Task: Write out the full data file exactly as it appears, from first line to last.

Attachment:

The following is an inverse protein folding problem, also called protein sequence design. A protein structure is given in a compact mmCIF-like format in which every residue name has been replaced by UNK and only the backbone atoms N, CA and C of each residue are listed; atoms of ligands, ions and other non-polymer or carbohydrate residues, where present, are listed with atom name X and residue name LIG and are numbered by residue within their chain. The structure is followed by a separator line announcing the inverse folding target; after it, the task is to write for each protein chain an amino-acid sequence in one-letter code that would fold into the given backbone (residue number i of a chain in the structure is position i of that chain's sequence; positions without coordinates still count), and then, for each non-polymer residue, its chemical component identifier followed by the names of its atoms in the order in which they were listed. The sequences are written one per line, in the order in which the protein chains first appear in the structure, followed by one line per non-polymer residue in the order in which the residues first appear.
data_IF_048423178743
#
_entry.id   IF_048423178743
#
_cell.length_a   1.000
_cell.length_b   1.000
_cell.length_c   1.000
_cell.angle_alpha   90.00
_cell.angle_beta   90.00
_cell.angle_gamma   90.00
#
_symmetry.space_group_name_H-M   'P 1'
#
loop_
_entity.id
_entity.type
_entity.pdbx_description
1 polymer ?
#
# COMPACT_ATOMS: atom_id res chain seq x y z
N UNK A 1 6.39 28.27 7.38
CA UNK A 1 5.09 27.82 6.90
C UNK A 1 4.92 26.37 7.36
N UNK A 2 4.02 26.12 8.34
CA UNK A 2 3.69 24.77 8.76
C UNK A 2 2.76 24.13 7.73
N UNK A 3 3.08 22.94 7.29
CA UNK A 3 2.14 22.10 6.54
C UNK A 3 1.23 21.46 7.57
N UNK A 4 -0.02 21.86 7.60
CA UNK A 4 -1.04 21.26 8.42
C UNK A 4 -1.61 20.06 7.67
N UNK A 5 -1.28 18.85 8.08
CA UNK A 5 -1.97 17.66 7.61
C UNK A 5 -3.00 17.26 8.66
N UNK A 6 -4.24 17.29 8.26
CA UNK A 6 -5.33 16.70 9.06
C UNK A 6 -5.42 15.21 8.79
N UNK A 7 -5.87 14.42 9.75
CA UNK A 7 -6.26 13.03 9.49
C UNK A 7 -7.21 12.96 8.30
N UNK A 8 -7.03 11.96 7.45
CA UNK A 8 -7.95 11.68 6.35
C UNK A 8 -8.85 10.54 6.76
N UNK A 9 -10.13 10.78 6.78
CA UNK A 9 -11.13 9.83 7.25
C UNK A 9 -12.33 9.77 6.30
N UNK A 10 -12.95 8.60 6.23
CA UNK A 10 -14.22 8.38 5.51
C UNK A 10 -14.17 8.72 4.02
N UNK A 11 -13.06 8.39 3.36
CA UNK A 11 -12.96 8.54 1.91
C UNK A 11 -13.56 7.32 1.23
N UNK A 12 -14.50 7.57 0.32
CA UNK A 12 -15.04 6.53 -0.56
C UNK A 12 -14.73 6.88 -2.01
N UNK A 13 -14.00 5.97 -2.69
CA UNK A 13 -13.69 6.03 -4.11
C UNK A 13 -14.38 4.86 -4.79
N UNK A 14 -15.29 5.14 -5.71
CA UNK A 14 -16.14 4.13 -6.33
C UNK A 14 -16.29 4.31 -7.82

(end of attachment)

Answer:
The following is an inverse protein folding problem, also called protein sequence design. A protein structure is given in a compact mmCIF-like format in which every residue name has been replaced by UNK and only the backbone atoms N, CA and C of each residue are listed; atoms of ligands, ions and other non-polymer or carbohydrate residues, where present, are listed with atom name X and residue name LIG and are numbered by residue within their chain. The structure is followed by a separator line announcing the inverse folding target; after it, the task is to write for each protein chain an amino-acid sequence in one-letter code that would fold into the given backbone (residue number i of a chain in the structure is position i of that chain's sequence; positions without coordinates still count), and then, for each non-polymer residue, its chemical component identifier followed by the names of its atoms in the order in which they were listed. The sequences are written one per line, in the order in which the protein chains first appear in the structure, followed by one line per non-polymer residue in the order in which the residues first appear.
data_IF_048423178743
#
_entry.id   IF_048423178743
#
_cell.length_a   1.000
_cell.length_b   1.000
_cell.length_c   1.000
_cell.angle_alpha   90.00
_cell.angle_beta   90.00
_cell.angle_gamma   90.00
#
_symmetry.space_group_name_H-M   'P 1'
#
loop_
_entity.id
_entity.type
_entity.pdbx_description
1 polymer ?
#
# COMPACT_ATOMS: atom_id res chain seq x y z
N UNK A 1 6.39 28.27 7.38
CA UNK A 1 5.09 27.82 6.90
C UNK A 1 4.92 26.37 7.36
N UNK A 2 4.02 26.12 8.34
CA UNK A 2 3.69 24.77 8.76
C UNK A 2 2.76 24.13 7.73
N UNK A 3 3.08 22.94 7.29
CA UNK A 3 2.14 22.10 6.54
C UNK A 3 1.23 21.46 7.57
N UNK A 4 -0.02 21.86 7.60
CA UNK A 4 -1.04 21.26 8.42
C UNK A 4 -1.61 20.06 7.67
N UNK A 5 -1.28 18.85 8.08
CA UNK A 5 -1.97 17.66 7.61
C UNK A 5 -3.00 17.26 8.66
N UNK A 6 -4.24 17.29 8.26
CA UNK A 6 -5.33 16.70 9.06
C UNK A 6 -5.42 15.21 8.79
N UNK A 7 -5.87 14.42 9.75
CA UNK A 7 -6.26 13.03 9.49
C UNK A 7 -7.21 12.96 8.30
N UNK A 8 -7.03 11.96 7.45
CA UNK A 8 -7.95 11.68 6.35
C UNK A 8 -8.85 10.54 6.76
N UNK A 9 -10.13 10.78 6.78
CA UNK A 9 -11.13 9.83 7.25
C UNK A 9 -12.33 9.77 6.30
N UNK A 10 -12.95 8.60 6.23
CA UNK A 10 -14.22 8.38 5.51
C UNK A 10 -14.17 8.72 4.02
N UNK A 11 -13.06 8.39 3.36
CA UNK A 11 -12.96 8.54 1.91
C UNK A 11 -13.56 7.32 1.23
N UNK A 12 -14.50 7.57 0.32
CA UNK A 12 -15.04 6.53 -0.56
C UNK A 12 -14.73 6.88 -2.01
N UNK A 13 -14.00 5.97 -2.69
CA UNK A 13 -13.69 6.03 -4.11
C UNK A 13 -14.38 4.86 -4.79
N UNK A 14 -15.29 5.14 -5.71
CA UNK A 14 -16.14 4.13 -6.33
C UNK A 14 -16.29 4.31 -7.82